So what makes for a good list?
If an opponent shows up with a list full of Pyrovores and Hormagaunts led by Old One Eye, most in the community will question why was such a poor choice made. Often to a point that is bordering on degrading to the player. Why then is the reverse of that situation also held with such distaste. Mono Nurgle, Helldrake spam, Waveserpent spam, etc gets the same level of negative response or worse.
I do not advocate WAAC, if you have to exploit by cheating with movement, pivoting vehicles to gain an inch, or some other such shenanigan then you need to improve on your own skill level to drop such crutches. I often feel that the current editions permission to use allies is a huge crutch to most players and allows for exploitation. Most army lists were written in an attempt to give each army a feel; they get something they specialize in, as a trade off they often have a few weaknesses. With the addition of allies you often see nothing but the strongest combos from each codex.
I feel that there is a time for soft fluffy lists, that time is when teaching the game to a newcomer. Those are called demo games. Would you feel better about your most recent victory if your opponent afterwards said, yeah well I was holding back and used a subpar list on purpose? I see on message boards people using the fluffy list excuse for 2 reasons; either to make themselves feel better about their loss, or to pump themselves up even more in a victory. Why not just build a list be fair and honest and try to win while being a good sport. No more crying about fair or not fair, spammy or not. Do what every military has tried to do; win!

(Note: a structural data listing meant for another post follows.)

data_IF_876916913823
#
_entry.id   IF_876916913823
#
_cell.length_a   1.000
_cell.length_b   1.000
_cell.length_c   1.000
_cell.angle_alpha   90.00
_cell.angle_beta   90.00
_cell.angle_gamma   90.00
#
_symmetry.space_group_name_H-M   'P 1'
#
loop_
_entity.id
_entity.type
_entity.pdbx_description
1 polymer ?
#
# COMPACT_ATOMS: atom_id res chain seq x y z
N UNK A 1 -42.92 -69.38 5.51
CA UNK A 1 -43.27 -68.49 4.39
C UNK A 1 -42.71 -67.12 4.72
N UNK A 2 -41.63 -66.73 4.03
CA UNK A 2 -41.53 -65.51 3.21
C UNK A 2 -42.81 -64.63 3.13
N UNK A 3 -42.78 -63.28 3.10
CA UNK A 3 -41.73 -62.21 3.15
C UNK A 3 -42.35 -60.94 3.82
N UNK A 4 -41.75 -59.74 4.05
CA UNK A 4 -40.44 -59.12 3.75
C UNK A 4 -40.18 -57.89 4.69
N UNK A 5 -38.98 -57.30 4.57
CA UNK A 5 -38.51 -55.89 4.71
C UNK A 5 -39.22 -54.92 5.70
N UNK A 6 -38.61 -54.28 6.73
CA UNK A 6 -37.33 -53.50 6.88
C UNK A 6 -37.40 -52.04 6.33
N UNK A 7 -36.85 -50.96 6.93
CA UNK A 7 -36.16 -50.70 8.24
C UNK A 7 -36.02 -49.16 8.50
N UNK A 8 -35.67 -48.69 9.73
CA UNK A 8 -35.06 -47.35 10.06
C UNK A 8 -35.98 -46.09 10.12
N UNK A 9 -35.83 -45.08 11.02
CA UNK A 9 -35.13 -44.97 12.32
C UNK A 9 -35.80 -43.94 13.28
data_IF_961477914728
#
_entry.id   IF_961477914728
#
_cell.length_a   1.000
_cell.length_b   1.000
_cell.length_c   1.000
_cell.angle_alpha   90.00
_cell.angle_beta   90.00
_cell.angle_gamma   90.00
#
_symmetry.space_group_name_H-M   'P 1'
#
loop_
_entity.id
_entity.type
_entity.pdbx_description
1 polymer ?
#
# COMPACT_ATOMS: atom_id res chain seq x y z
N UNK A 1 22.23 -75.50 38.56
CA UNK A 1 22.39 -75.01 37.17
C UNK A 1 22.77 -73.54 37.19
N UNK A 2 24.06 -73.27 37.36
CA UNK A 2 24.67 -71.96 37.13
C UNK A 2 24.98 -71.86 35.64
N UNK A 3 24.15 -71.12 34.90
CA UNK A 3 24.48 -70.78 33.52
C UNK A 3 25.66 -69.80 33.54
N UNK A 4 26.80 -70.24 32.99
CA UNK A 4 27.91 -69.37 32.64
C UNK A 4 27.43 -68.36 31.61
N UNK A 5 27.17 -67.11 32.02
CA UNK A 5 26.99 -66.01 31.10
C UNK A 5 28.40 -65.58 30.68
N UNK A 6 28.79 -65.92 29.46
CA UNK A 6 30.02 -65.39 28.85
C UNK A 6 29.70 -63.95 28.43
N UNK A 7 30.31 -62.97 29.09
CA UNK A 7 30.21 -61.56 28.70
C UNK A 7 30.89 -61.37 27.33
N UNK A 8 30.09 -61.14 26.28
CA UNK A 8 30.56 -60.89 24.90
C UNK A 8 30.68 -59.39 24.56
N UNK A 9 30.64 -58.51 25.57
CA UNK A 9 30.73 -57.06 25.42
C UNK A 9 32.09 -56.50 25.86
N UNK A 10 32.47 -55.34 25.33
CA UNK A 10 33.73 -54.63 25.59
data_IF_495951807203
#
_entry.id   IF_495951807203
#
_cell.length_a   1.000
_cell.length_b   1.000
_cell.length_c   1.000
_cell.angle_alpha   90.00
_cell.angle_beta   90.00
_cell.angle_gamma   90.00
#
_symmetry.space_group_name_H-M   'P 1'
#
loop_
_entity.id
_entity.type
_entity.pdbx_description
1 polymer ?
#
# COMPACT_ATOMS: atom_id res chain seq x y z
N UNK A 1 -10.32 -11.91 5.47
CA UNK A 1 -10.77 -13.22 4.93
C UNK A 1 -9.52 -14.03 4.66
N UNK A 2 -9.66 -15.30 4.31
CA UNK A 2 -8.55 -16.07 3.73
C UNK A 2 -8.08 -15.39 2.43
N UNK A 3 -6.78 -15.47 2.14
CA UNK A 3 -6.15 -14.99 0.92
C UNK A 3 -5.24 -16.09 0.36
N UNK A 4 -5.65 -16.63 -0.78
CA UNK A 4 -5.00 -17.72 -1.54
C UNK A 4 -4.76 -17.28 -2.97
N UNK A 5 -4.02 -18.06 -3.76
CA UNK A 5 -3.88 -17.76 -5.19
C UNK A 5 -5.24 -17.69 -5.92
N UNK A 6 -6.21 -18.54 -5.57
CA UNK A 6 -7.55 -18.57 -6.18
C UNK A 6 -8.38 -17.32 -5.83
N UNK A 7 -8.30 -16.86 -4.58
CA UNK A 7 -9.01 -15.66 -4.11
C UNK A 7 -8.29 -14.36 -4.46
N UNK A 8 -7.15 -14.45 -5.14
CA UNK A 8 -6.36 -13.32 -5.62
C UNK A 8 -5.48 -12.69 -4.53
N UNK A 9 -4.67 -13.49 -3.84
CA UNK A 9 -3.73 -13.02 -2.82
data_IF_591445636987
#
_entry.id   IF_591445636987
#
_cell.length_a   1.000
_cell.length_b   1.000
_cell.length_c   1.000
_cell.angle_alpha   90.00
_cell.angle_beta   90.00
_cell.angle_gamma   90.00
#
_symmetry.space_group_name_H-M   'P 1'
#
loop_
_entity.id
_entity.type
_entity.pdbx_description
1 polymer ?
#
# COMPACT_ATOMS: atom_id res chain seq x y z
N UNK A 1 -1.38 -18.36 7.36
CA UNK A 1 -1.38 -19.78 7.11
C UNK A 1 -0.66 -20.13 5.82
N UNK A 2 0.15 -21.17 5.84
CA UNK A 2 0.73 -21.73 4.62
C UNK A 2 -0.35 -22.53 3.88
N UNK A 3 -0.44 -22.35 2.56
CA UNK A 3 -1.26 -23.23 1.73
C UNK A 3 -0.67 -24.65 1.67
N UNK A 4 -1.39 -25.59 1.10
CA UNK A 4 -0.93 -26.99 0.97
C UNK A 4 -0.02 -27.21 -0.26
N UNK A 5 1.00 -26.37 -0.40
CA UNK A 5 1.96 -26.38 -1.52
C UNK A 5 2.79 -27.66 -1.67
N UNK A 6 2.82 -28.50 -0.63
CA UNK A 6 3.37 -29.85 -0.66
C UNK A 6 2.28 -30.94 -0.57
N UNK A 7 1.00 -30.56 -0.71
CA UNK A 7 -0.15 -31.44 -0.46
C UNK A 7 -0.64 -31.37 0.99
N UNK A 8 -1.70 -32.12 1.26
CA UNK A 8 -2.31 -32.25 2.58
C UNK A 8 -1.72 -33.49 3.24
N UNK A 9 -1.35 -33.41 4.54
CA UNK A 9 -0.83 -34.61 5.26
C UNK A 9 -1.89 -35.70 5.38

Some of my most memorable games have been against damn hard lists ran by skilled players using Dark Eldar Raider spam well before the internet was all abuzz about MSU/transport spamming. And that was 3rd edition.
Calling a list or player fluffy or WAAC is bad sportsmanship. Cheating and rules exploits are bad sportsmanship as well.
Get out there and try new lists, shake things up and work on new combos within your codex. Who knows you might create the next great net-list that everyone talks about.